Breakdown of 2014 NEC® Article 406

Breakdown of 2014 NEC® Article 406

Breakdown of 2014 NEC® Article 406.

Changes in the 2014 edition of NFPA 70®: National Electrical Code® impact receptacle installation across occupancy types. Receptacle outlets are one of the most commonly used devices by the general public, and safe installation is key to avoiding fire, shock, and other electrical hazards. In the nec connect Webisode that aired September 18th on necconnect.org, Senior Electrical Specialist Gil Moniz provided a deep dive into revised Article 406. Here are some of the most significant changes for installers and inspectors.

2014 NEC Article 406 reacts to new technologies and improves electrical safety.


First introduced into the 2002 edition of the NEC, Article 406 covers the rating, type, and installation of receptacles, cord connectors, and attachment plugs (cord caps). While Article 406 is relatively new to the Code, it contains important installation requirements referenced daily by electrical contractors, installers, and inspectors.

A new field marking requirement for controlled outlets interfaces energy management into the 2014 NEC.

Energy codes today often stipulate that 50% of receptacles must be controlled. A new 2014 NEC rule requires field marking of 125 volt, 15- and 20-ampere receptacles controlled by an energy management system, timer, or some other automatic means, using the standard symbol shown in Figure 406.3(E). This is essential to prevent inappropriate connections. For example, connecting a life support system to a controlled outlet could endanger occupants.

A change in 406.4(D) ensures GFCIs and AFCIs are easily accessible for resetting and testing.

Installers and inspectors need to note a key revision in 406.4(D) that requires ready access to Ground-Fault Circuit-Interrupter (GFCI) and Arc-Fault Circuit-Interrupter (AFCI) receptacles that are installed to replace existing receptacles. Related to this requirement is new exception 406.4(D)(3) which clarifies that GFCI protection afforded by an upstream device is permitted for replacement receptacle(s). Thus, the entire branch circuit would be protected from the GFCI down. Note that the receptacle must be properly marked.

New Code language supports safe electrical practices and facilitates inspections.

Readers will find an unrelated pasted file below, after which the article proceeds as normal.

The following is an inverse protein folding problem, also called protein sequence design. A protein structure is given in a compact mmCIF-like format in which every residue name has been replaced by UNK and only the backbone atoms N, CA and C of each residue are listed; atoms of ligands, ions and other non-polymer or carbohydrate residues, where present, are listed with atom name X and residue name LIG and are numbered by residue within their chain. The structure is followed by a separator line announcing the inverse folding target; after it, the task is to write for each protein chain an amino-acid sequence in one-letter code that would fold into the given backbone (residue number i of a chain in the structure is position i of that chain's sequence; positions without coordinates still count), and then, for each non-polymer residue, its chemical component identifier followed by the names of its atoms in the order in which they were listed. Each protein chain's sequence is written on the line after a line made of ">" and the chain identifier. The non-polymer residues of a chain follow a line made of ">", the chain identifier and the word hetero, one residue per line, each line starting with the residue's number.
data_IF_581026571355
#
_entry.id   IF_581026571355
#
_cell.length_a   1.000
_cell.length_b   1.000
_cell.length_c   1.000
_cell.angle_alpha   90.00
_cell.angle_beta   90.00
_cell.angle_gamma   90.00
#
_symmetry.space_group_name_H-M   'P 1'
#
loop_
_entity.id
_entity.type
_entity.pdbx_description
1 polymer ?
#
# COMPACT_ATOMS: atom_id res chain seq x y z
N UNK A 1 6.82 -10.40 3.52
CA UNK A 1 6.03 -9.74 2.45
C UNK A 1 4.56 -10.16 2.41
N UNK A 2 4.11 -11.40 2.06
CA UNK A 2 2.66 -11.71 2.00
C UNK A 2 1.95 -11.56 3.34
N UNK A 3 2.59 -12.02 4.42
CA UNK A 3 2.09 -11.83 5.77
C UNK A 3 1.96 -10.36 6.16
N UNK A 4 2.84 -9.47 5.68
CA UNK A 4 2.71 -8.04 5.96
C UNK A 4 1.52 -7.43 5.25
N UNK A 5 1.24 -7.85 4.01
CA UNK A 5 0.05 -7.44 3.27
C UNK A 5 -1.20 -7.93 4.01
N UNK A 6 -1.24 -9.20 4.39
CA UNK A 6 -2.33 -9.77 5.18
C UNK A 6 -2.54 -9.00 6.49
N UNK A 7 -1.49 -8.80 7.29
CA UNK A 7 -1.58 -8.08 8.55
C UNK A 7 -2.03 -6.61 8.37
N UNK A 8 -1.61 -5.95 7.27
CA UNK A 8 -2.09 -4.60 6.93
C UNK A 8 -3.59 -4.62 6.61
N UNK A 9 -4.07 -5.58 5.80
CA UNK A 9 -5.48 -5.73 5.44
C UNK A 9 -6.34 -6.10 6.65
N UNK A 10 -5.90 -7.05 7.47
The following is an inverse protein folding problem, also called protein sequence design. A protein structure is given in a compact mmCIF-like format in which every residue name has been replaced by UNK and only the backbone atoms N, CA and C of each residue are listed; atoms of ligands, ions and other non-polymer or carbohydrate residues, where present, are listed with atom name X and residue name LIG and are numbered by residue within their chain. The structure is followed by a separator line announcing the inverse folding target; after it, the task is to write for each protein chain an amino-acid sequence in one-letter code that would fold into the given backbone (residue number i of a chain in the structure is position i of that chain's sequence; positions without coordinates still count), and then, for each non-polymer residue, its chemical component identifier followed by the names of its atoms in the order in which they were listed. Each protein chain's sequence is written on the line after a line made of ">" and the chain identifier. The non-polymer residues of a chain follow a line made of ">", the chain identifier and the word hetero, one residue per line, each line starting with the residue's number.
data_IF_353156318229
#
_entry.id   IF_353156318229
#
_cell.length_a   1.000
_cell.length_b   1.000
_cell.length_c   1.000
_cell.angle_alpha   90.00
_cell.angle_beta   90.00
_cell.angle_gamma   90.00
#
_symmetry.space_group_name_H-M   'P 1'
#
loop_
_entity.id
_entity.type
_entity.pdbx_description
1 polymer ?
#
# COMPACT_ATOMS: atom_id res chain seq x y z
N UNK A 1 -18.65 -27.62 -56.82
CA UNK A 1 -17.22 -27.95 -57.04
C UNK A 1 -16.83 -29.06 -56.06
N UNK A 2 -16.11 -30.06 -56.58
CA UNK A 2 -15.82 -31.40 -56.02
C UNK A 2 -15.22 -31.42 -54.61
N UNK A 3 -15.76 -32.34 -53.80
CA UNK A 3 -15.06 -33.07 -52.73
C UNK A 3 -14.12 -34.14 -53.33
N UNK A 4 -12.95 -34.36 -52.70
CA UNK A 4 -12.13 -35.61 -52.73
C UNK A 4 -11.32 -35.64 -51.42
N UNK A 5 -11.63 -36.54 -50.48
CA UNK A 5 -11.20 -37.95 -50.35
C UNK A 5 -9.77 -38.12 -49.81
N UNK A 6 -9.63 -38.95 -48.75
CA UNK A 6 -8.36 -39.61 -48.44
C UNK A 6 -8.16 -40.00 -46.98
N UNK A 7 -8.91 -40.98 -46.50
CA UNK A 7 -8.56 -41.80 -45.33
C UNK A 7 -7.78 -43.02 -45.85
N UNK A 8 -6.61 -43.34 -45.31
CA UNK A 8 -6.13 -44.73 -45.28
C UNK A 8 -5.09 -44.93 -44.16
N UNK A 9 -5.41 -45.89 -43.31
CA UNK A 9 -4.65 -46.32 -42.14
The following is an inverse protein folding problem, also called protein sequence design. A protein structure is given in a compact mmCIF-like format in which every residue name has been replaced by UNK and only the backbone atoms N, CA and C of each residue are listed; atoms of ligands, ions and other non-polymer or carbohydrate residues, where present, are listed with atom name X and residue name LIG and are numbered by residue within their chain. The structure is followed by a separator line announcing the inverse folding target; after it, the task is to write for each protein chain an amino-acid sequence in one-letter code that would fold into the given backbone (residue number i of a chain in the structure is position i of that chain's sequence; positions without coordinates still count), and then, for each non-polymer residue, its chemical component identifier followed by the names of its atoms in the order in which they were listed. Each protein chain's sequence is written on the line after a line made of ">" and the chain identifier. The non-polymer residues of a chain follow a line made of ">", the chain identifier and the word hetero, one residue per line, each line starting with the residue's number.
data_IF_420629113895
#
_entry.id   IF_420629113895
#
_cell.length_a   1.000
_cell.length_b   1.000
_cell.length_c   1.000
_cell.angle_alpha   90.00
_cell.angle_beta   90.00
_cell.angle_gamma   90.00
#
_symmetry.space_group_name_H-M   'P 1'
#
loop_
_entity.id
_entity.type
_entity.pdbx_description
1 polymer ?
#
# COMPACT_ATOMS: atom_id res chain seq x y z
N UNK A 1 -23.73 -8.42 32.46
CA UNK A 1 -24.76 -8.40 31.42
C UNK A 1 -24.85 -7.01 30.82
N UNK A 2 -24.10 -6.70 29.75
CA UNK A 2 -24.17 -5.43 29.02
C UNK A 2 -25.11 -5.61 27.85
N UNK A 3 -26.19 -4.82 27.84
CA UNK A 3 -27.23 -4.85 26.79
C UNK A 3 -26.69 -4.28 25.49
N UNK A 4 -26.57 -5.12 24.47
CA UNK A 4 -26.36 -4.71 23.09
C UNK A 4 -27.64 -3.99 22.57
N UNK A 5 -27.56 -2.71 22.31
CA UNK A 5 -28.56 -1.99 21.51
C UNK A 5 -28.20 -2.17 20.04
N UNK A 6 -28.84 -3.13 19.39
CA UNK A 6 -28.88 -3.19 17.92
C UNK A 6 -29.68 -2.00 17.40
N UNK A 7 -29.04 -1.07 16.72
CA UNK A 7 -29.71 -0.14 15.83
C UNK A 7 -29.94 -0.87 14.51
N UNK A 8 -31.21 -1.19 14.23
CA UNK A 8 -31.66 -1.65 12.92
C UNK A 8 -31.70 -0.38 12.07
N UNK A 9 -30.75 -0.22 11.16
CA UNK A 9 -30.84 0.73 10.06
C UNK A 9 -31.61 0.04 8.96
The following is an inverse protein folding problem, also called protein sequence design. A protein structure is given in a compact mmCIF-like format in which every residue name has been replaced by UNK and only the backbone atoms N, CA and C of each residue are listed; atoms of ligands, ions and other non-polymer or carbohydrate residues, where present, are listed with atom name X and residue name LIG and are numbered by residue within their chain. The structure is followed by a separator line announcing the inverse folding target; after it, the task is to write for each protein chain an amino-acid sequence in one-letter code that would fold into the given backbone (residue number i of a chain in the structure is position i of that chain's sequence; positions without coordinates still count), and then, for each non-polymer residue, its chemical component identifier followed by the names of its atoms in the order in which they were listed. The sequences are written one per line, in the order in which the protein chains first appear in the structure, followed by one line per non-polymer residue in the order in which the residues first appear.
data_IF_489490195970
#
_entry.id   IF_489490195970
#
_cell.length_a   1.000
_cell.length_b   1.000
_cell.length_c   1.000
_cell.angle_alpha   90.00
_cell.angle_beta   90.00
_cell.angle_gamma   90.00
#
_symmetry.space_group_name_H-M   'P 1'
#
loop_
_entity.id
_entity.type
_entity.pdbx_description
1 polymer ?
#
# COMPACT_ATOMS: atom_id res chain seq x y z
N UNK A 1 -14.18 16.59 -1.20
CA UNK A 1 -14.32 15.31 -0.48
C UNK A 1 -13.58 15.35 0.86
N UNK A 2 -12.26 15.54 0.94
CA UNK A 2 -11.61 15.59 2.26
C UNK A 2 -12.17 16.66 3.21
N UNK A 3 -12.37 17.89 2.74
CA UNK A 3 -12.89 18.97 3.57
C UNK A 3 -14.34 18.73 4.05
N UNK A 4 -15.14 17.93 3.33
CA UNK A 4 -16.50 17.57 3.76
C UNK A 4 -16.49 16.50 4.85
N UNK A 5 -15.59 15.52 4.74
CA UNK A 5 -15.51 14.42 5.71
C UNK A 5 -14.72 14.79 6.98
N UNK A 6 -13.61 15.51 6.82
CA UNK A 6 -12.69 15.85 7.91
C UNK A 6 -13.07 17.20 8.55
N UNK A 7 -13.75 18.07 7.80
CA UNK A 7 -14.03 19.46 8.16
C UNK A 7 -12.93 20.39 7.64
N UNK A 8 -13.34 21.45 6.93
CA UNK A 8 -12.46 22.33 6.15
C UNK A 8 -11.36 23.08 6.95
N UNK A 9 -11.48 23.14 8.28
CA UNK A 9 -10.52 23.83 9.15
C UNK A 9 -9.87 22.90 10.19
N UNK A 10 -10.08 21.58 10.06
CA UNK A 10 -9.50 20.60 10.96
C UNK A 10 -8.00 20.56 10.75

Drywall screws have never been permitted for use to secure receptacle outlets, and the 2014 NEC spells this out in requirement 406.5, which is revised to specify the acceptable screws that can be used as the means to attach a receptacle to an outlet box and by replacing the term “designed for the purpose” with “identified.”

Requirement 406.5(E) concerning receptacles in countertops and similar work surfaces specifies receptacles shall not be installed in a face-up position unless they are listed as receptacle assemblies for countertop applications. This requirement now applies to all occupancy types. And, 406.5(F) is a new provision that provides conditions under which receptacles can be installed in seating areas and similar horizontal surfaces.

Receptacles installed in wet locations are required to have in-use covers that provide weatherproofing. In 406.9(B)(1), the requirement regarding receptacle outlet box covers was revised to require the covers to be listed for “extra duty” regardless of how — or where — the box is mounted. The rule applies to all occupancy types.

Dimmer switches are prohibited from operating receptacle outlets. A new requirement 406.15 provides a general prohibition of controlling receptacles with a dimmer switch — unless the receptacle and dimmer combination meets specific listing and configuration provisions.

Exceptions for tamper-resistant receptacles in dwelling units now also apply to other occupancy types.

Recently introduced into the NEC, tamper-resistant receptacles help prevent children from inserting objects into receptacles in dwelling units, hotels, motels, suites, and childcare facilities. An important change in the 2014 NEC 406.12 applies these exceptions to other occupancy types beyond dwelling units. Therefore, the tamper-resistant receptacle exceptions are no longer limited to only dwelling unit receptacles.

The National Electrical Code is constantly evolving to address new products, new technologies, and new situations. These are just a few of the ways in which Article 406 in the 2014 NEC addresses electrical safety issues and improves protection.

Increase your knowledge about everything related to the NEC! Don’t miss the next live online nec connect Webisode.